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State: Geometry Regents exam has a glitch, once again

A student solves geometry problems during a class

A student solves geometry problems during a class at John F. Kennedy High School in Plainview on Dec. 14, 2017. Credit: Newsday / J. Conrad Williams Jr.

State school officials, for the second year in a row, have acknowledged a scoring glitch on a controversial Regents geometry exam administered earlier this week to thousands of high-school students statewide.

A notice marked “Important” and posted on the State Education Department’s website after testing was completed indicated that one exam question had two possible correct answers, not just one. The notice asked districts to recheck students’ answers on that item, to make sure they get full credit for either answer.

“We apologize for any inconvenience this may cause you, and we thank you for your hard work on behalf of the students in New York State,” the notice stated.

Last year, the department reported flaws in three questions on the geometry exam — one of them discovered by a 16-year-old student in East Setauket.

Many local school officials condemned the state for its handling of that situation. In response, State Education Commissioner MaryEllen Elia pledged that exams would get extra vetting in the future in an effort to prevent such mistakes.

This week, local reactions to the latest testing error were more mixed, with some educators remarking that the state seemed to be bending over backward to give students the benefit of the doubt. Several math experts said the existence of alternative correct answers seemed to reflect different approaches taken by students in rounding off numbers.

The math question at issue — No. 31 on the exam — asked students to calculate the volume “to the nearest cubic inch” of an inflated basketball with a circumference of 29.5 inches. The state originally gave 434 as the correct answer, then decided in response to questions from teachers that 433 could also be considered correct.

“I don’t think it’s a major problem,” said Lorna Lewis, superintendent of Plainview-Old Bethpage schools and a former math teacher.

Lewis, who also serves as president-elect of the New York State Council of School Superintendents, said the state appeared “generous” in its scoring policy. She added that she spoke for herself on this issue, not the council.

On the other hand, Michael Cohen, an adjunct math professor emeritus at Hofstra University, said that any confusion over test questions and answers was likely to be stressful for students — especially those struggling with math.

“Any students who spent 15 minutes trying to decide whether the correct answer was 434 or 433 just lost 15 minutes that they could have used to answer other questions or check their work,” Cohen said.

The three-hour geometry exam, which is considered one of the state’s more difficult assessments of student achievement, was administered Tuesday morning. The education department notified districts of the alternative correct answer at midday Wednesday, after some teachers called the agency for guidance in scoring.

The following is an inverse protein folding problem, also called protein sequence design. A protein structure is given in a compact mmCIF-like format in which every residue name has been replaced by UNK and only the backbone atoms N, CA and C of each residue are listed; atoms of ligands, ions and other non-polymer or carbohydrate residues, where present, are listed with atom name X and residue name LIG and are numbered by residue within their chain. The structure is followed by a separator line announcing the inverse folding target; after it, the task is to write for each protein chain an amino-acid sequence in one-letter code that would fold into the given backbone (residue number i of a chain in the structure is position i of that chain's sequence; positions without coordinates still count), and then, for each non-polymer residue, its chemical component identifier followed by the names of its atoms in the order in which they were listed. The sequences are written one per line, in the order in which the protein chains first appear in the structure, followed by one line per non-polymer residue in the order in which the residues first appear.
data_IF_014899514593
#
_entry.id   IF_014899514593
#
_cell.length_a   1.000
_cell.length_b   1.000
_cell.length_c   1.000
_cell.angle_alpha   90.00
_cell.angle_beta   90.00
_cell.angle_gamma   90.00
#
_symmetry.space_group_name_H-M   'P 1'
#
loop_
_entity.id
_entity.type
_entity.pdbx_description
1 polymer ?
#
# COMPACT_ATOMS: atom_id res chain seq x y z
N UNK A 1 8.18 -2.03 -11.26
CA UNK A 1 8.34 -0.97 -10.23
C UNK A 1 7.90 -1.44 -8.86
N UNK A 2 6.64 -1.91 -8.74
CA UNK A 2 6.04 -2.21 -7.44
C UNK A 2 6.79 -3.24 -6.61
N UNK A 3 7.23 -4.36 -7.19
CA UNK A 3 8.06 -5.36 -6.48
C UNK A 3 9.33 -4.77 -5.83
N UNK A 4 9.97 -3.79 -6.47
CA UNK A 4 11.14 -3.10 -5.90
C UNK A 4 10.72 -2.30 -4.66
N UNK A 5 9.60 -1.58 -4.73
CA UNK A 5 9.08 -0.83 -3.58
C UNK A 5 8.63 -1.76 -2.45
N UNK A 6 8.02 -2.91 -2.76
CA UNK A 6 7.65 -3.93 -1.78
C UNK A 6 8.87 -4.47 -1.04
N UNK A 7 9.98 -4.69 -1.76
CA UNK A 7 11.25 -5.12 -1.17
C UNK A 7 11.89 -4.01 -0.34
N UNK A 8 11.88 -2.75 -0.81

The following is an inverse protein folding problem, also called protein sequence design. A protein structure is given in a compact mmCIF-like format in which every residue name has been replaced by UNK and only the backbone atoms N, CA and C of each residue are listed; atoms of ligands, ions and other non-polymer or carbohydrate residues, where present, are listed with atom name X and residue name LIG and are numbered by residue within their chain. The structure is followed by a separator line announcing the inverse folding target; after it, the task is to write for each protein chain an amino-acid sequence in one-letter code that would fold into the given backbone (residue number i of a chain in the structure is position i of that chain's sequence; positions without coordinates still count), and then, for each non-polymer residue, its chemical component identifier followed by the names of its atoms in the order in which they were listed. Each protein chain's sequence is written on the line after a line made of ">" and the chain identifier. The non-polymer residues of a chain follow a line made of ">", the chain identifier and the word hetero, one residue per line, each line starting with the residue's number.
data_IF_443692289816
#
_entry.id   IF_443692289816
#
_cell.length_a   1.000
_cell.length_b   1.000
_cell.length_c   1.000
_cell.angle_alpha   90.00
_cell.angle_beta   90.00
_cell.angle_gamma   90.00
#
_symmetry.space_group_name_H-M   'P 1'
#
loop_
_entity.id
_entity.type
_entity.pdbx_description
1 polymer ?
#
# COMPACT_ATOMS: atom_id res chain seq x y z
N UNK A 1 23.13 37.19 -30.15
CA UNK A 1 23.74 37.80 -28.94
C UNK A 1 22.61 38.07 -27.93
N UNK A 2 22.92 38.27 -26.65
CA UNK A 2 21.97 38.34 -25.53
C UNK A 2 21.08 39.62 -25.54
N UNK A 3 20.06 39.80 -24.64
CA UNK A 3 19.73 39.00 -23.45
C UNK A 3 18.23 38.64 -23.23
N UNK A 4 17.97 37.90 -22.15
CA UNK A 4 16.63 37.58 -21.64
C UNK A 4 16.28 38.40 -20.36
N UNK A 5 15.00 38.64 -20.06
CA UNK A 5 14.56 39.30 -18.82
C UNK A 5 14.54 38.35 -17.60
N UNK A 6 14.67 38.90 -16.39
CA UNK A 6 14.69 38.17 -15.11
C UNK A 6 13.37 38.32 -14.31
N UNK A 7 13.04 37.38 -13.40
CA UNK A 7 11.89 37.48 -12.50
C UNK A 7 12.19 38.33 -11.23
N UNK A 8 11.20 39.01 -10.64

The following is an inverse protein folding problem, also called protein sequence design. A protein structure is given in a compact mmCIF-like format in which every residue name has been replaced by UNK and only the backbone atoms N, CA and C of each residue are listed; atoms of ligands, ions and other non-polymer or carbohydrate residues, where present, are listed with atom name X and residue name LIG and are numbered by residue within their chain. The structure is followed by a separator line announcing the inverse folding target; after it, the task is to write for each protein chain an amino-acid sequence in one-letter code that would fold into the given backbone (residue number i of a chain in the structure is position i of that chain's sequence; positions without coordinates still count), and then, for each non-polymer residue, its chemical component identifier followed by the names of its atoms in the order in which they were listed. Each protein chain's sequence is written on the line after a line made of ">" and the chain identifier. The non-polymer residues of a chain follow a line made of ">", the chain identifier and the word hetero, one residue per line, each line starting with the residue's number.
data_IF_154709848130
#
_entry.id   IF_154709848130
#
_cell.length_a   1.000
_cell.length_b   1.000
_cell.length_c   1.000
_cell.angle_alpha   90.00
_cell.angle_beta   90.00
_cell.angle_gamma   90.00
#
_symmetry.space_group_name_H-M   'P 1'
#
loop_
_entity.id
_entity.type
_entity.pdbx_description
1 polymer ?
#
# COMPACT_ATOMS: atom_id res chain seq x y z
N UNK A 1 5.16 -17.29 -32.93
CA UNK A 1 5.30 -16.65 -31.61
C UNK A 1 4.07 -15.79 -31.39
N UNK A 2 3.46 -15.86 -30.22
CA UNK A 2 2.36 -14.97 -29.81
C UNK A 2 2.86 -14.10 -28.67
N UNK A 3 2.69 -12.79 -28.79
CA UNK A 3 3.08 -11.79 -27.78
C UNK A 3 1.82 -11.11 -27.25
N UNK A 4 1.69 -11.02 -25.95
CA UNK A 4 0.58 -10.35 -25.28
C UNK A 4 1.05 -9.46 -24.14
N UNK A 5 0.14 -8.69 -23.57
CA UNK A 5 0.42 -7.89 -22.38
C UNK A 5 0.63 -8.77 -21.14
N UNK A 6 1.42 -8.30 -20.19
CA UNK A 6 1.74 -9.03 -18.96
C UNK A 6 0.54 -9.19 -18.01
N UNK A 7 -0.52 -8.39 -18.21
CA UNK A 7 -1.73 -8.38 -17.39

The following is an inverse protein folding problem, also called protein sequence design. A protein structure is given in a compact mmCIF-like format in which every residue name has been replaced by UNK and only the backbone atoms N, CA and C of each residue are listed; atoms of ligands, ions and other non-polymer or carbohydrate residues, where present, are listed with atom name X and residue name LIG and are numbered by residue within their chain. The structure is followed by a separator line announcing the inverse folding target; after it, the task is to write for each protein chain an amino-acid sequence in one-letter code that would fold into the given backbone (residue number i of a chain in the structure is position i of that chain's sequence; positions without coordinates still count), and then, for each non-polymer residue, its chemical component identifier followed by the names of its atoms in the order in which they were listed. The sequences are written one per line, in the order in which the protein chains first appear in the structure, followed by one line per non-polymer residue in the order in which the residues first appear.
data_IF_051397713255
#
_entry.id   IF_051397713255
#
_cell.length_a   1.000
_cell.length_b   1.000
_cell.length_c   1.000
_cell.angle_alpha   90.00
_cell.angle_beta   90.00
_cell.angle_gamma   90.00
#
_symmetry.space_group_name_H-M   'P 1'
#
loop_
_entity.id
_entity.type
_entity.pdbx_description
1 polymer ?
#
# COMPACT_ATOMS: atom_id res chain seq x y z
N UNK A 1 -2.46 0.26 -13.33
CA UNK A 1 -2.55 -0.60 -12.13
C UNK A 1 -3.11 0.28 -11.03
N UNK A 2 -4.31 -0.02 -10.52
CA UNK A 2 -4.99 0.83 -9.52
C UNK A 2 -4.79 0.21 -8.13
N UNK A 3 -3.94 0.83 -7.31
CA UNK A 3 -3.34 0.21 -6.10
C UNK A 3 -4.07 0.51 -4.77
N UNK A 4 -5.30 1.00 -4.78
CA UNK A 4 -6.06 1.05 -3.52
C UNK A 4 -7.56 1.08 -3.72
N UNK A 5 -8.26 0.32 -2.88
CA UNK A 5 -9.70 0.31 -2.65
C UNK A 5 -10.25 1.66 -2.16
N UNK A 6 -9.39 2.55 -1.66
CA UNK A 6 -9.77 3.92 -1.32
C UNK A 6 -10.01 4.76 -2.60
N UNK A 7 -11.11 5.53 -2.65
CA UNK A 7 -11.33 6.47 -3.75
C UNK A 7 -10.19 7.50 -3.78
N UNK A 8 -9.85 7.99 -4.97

“When more than 150,000 high school students statewide take an exam, the possibility exists that a few, highly proficient students may approach the question differently than envisioned by the NYS educators and Department staff who reviewed the test question,” said Jonathan Burman, an agency spokesman, in a prepared statement Friday.

Burman added that the department “will always be fair” to students who come up with valid alternative answers.

Ian Dunst, math director in the Half Hollow Hills district, said he and other local staffers were “bothered a little” that the state’s notice was posted after staffers had finished grading students’ papers.

“But in the larger scheme of things, if it requires us to put in an extra hour, then it was definitely worth it,” said Dunst.

Roberta Gerold, superintendent of Middle Country schools and a former president of the Suffolk County School Superintendents Association, voiced concern about the potential impact on students confused by a test question.

“How unfair is this to kids who might be one or two points away from passing?” Gerold said. “We rely on the vetting process to ensure that the grading rules are clear.”

The geometry exam, which has generated controversy both due to its difficulty and confusion over scoring, is not among the four Regents tests usually required for graduation. However, it normally is required for an “advanced” diploma, which is often sought by college-bound students.

Question #31 Regents Geometry (June 2018): Randy’s basketball is in the shape of a sphere with a maximum circumference of 29.5 inches. Determine and state the volume of the basketball, to the nearest cubic inch.

Correct answer: 433 or 434.

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